Hot or not

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Over on the Crooked Timber site (where a group of political scientists hang out), Henry Farrell reports in a 1/22/09 piece entitled "Hotties and Notties":

In 2006, James Felton, Peter T. Koper, John Mitchell and Michael Stinson conducted research that sought to establish, inter alia how perceived hotness of professors affected their RateMyProfessors evaluations for teaching quality. As part of this exercise, Felton et al. ranked (Table 2 in their paper) the relative hotness quotients of 36 different academic disciplines. My estimable colleague John Sides prepared a nice graph of the Felton et al. data (see below).

(Political Science is in red for the obvious reason. Farrell was pleased to see that his discipline ranked so high. And noted the low ranking of Economics with glee.)

(Hat tip to James Wimberley.)

Linguists will of course be disappointed to see that our discipline was not one of the 36 in the Felton et al. study. But then Classics, Astronomy, and Physics were also disregarded (as were Dance, Photography and Cinema, Art History, and a number of other programs you could think of). The list of disciplines clearly wasn't made up ahead of time, but emerged from what students reported in web-based evaluations of teaching (which is why you get Humanities, Social Science, and plain old Science, in addition to specific disciplines in the humanities, social sciences, and natural sciences — plus Not Specified).

I haven't been able to get hold of the Felton et al. paper (without paying for it), and I doubt that my time would be well-spent examining its methods. Here's Farrell on the subject:

I'm glad to say that we actually have Real Social Scientific Data1 that we can bring to bear on [the question of whether academia in general, or political science in particular, is a sexy profession].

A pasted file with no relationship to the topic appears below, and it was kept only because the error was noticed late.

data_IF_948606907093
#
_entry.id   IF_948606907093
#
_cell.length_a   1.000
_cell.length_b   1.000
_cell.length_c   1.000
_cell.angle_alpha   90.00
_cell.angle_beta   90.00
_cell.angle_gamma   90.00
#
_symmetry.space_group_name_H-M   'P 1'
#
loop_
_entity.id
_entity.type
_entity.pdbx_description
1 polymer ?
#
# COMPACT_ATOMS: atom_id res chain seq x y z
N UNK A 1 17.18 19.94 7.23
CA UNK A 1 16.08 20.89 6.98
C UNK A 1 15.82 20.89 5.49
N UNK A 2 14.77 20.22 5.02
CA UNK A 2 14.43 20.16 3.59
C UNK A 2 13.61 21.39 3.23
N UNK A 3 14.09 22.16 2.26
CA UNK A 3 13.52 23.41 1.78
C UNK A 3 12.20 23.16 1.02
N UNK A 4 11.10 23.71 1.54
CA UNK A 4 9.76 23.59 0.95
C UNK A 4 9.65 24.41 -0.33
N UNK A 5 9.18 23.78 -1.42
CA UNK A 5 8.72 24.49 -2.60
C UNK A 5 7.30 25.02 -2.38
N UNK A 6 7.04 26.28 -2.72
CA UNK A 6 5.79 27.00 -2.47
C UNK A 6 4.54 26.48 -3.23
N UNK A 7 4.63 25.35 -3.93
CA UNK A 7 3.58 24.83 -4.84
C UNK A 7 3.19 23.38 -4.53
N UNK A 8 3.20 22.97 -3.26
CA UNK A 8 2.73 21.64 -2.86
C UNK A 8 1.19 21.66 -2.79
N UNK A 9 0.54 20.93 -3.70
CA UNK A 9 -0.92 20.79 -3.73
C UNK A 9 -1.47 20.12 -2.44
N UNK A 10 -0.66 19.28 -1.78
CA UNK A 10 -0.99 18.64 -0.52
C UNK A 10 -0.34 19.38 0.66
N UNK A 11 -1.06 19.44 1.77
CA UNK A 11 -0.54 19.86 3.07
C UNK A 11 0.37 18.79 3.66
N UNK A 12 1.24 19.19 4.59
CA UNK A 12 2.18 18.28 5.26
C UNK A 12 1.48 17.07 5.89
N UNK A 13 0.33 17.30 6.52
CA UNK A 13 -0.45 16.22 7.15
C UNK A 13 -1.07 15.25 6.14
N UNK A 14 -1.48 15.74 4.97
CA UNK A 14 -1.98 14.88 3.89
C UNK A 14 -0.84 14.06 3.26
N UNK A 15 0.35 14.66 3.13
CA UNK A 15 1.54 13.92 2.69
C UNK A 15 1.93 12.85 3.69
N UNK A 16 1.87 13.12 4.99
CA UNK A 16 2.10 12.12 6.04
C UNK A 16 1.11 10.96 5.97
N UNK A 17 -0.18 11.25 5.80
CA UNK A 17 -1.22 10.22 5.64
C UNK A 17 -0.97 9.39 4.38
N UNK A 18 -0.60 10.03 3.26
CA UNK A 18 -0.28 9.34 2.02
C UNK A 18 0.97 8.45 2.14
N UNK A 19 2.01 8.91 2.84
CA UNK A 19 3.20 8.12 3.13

1 Real Social Scientific Data is a term of art here, meaning 'statistics that are sufficiently entertaining and gratifying2 that I really don't want to look at them too hard.' This understanding of data is very commonly applied in the public sphere of learned debate although it is, perhaps surprisingly, rarely spelled out in explicit terms. I note in passing that some commenter at the Monkey Cage wants to control for differences in sex ratios between professors and students and similar irrelevant persnickets. All I want to say to this pedant (whom I suspect to be a jealous chemistry professor or denizen of a similarly low-ranked discipline) is political science is number 5! Suck on it.

2 In a collective rather than individual sense (I don't imagine that I'm pulling my discipline's score up).

[Update 1/27: I've now looked at the Felton et al. paper and can shed some light on some of the details. The list of disciplines was indeed derived from student reports, but with various changes made "due to limited data": Health Science and Medicine were combined; Women's Studies and Ethnic Studies were combined; Physics became part of Science; Architecture became part of Engineering; and Film became part of Communications. Meanwhile, Business faculty were divided, wherever possible, into Accounting, Business Information Systems, Economics, Finance, Management, and Marketing. The analysis is based on ratings for 6,852 faculty from 369 American and Canadian institutions, using only faculty with at least 20 posts on 9/13/03.

Students supply ratings to RateMyProfessors on a voluntary basis. They are asked to give ratings on Easiness, Helpfulness, Clarity, Overall Quality, and Hotness. On the last factor, the student can judge a faculty member as "hot" or "not hot", contributing +1 or -1, respectively, to that teacher's raw score, which is then converted to a percentage score, ranging from a low of -100% to a high of +100%. The score for each discipline is the average of the scores for faculty members in that discipline, given in the relevant table as a decimal fraction. 

These disciplinary scores are all negative, ranging from a low of -.332 (Chemistry) to a high of -.062 (Languages). Faculty members as a group are not particularly hot.

Felton et al. were primarily interested in correlations. They noted "strong positive correlations between Quality and Easiness and between Quality and Hotness" and concluded that "these self-selected evaluations from cast considerable doubt on the usefulness of in-class student opinion surveys for purposes of examining quality and effectiveness of teaching."]


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